Launched earlier this year, the all-new 2017 Cannondale Scalpel is the brand’s flagship full suspension racer. It was completely overhauled to create a faster, more capable bike in every regard. Now, I’ve had the opportunity to put the XL 29er through the ringer at Charlotte’s U.S. National Whitewater trails during Cyclofest to see how it would handle some very fast, very familiar trails…
One of the biggest changes for the 2017 model is the geometry. Cannondale made the head angle slacker and adjusted the fork’s offset to simultaneously stabilize the bike at high speed and make it nimble at low speed. It’s simple in theory, and it works…once you get used to it. After riding a few other bikes the same day, including the similarly categorized Norco Revolver, it took a few minutes to adjust to the Scalpel’s handling. Once I got used to it, though, it was really fun experimenting with just how poor of a line I could choose and watch the bike pick its way through unfazed.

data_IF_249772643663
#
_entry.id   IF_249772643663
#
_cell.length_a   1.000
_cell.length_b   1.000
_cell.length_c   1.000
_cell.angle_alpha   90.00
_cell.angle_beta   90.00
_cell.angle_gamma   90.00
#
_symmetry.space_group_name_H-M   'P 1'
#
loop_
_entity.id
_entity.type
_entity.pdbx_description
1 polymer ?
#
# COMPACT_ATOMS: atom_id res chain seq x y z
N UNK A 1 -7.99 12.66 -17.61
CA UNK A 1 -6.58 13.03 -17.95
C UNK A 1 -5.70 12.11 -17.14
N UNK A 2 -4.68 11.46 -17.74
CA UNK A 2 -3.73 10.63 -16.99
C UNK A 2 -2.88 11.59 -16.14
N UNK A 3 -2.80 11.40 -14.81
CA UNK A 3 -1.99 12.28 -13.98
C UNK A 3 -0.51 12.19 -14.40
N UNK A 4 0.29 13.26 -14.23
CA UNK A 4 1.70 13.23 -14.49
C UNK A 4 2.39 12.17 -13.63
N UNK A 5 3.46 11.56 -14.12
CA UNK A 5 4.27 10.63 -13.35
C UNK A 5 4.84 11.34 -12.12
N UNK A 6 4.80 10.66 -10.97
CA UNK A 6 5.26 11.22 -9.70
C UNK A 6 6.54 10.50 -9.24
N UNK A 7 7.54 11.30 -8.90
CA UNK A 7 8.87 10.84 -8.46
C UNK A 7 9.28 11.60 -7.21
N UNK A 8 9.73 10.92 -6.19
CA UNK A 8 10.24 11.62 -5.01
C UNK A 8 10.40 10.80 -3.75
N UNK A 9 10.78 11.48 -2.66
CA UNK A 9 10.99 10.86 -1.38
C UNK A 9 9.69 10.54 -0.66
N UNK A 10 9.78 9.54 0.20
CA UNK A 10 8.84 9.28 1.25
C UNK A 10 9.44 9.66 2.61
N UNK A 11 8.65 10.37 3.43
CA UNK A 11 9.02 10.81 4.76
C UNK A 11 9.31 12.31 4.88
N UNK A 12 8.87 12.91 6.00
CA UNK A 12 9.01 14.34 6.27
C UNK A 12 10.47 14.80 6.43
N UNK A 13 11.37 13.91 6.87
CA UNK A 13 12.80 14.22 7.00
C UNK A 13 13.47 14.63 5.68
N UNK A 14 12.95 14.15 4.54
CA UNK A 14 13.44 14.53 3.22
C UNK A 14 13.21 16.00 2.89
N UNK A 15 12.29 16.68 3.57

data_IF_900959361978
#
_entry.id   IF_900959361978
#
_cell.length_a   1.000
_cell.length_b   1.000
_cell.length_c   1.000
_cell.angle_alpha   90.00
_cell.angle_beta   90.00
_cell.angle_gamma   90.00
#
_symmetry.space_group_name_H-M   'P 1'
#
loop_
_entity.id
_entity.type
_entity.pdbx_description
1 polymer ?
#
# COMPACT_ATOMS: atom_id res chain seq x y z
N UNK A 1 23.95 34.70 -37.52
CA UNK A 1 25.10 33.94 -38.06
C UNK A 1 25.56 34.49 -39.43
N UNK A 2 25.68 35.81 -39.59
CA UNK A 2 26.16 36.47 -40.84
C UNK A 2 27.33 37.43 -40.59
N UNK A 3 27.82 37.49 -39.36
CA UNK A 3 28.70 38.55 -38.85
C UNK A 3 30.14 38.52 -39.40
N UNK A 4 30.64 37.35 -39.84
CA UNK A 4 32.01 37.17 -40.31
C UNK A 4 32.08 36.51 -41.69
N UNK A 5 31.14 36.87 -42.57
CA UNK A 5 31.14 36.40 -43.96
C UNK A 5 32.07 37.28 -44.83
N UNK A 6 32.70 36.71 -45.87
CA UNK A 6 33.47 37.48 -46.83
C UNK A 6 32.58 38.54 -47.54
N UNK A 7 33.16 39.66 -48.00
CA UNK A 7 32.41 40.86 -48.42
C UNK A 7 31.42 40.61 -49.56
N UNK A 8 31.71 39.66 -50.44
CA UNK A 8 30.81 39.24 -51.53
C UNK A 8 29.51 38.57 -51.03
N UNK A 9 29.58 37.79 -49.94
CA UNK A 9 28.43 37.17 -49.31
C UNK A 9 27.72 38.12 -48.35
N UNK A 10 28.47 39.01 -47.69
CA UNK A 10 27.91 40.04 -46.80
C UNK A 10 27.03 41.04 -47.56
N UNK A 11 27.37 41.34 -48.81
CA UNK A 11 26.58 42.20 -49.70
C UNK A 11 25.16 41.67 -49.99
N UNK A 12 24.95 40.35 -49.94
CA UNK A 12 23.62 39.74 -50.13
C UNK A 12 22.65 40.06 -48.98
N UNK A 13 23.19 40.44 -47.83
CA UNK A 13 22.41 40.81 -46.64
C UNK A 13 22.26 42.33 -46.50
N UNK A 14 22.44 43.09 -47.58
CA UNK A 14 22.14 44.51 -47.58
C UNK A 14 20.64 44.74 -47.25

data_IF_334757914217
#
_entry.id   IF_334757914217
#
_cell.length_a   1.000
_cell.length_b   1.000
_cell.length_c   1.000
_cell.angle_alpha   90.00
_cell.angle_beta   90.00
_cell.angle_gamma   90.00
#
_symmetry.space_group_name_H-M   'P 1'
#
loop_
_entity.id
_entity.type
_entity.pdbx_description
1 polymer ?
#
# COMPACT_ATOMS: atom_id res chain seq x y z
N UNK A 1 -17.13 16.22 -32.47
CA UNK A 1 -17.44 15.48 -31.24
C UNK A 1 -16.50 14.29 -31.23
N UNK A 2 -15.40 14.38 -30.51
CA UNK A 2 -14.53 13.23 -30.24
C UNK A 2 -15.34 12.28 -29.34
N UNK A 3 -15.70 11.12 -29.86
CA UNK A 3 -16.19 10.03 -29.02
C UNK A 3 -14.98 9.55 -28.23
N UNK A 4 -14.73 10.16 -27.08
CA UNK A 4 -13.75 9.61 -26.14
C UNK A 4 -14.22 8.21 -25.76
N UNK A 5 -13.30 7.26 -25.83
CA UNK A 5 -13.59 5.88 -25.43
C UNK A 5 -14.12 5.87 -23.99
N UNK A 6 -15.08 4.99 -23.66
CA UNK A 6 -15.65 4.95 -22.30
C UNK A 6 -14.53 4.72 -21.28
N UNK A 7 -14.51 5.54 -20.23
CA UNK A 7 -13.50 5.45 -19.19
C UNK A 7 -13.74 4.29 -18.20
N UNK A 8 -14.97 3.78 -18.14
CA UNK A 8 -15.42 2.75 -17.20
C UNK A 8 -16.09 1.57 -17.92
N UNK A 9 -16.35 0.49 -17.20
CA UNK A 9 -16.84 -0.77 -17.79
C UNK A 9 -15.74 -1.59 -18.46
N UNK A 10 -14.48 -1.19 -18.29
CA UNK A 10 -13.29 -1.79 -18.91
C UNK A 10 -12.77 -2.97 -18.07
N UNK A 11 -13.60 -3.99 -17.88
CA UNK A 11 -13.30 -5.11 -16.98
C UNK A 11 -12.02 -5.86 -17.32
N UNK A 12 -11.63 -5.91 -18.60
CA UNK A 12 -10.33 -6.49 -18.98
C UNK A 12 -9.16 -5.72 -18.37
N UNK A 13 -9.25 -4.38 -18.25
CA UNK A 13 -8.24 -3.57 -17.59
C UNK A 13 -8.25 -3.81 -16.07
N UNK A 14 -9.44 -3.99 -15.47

The other big difference between other bikes in the category is Cannondale’s asymmetric frame and wheel design. Pivots, tubes and even the rear wheel’s dish are all off center (of normal) in order to build a stronger wheel, improve tire and chainline clearance, and keep everything in line.
There’s no “flat mount” standard for mountain bikes yet, but they’ll be ready if one comes about.
After a solid ride, one thing’s clear – the Scalpel likes to go fast. There’s 100mm travel front and rear, and the front felt more supple than the rear. Over successive roots, the back end ripped across them at speed, but if I hit it wrong and had to poke through them, it felt a bit harsher than some other bikes. The tradeoff (upside) is that laterally and torsionally, this bike feels more like a hardtail than any other full susser I’ve ever ridden, so when you go to sprint, it’ll get up and go. That stiffness means it can get pinged around like a hardtail, too, but generally not at expense of traction. It’s simply letting you know this is one XC bike that’s not meant to be converted to a trail bike.